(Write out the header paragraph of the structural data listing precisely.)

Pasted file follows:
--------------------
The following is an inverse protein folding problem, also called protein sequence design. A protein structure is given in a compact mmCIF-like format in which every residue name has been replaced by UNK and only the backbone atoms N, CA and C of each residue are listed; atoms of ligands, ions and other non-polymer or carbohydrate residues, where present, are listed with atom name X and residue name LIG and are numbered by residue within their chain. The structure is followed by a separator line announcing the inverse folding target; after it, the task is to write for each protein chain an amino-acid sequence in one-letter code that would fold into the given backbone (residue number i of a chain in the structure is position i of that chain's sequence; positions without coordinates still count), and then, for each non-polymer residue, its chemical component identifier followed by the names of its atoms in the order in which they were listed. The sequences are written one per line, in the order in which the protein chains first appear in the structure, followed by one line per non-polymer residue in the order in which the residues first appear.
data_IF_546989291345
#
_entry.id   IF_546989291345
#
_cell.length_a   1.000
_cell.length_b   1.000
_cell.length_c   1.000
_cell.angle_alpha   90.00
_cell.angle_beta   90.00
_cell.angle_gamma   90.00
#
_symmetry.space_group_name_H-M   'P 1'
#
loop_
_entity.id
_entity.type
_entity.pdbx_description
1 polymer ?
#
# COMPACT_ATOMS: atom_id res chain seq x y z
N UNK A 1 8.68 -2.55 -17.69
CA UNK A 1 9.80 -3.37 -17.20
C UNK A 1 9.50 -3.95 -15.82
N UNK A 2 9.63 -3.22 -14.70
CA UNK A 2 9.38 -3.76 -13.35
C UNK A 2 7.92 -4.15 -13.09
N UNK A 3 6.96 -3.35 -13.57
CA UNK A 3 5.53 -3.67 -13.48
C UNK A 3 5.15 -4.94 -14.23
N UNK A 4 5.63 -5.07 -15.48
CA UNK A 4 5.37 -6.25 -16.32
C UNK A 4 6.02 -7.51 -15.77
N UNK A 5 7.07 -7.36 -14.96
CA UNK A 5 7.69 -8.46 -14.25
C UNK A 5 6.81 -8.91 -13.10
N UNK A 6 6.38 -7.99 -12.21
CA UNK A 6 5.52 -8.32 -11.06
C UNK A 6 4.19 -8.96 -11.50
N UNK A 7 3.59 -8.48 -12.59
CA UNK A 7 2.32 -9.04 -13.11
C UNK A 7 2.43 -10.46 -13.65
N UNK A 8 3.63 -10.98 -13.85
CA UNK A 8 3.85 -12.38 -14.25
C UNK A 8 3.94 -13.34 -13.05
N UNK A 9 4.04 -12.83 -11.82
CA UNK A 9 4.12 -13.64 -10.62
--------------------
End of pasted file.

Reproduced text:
The following is an inverse protein folding problem, also called protein sequence design. A protein structure is given in a compact mmCIF-like format in which every residue name has been replaced by UNK and only the backbone atoms N, CA and C of each residue are listed; atoms of ligands, ions and other non-polymer or carbohydrate residues, where present, are listed with atom name X and residue name LIG and are numbered by residue within their chain. The structure is followed by a separator line announcing the inverse folding target; after it, the task is to write for each protein chain an amino-acid sequence in one-letter code that would fold into the given backbone (residue number i of a chain in the structure is position i of that chain's sequence; positions without coordinates still count), and then, for each non-polymer residue, its chemical component identifier followed by the names of its atoms in the order in which they were listed. The sequences are written one per line, in the order in which the protein chains first appear in the structure, followed by one line per non-polymer residue in the order in which the residues first appear.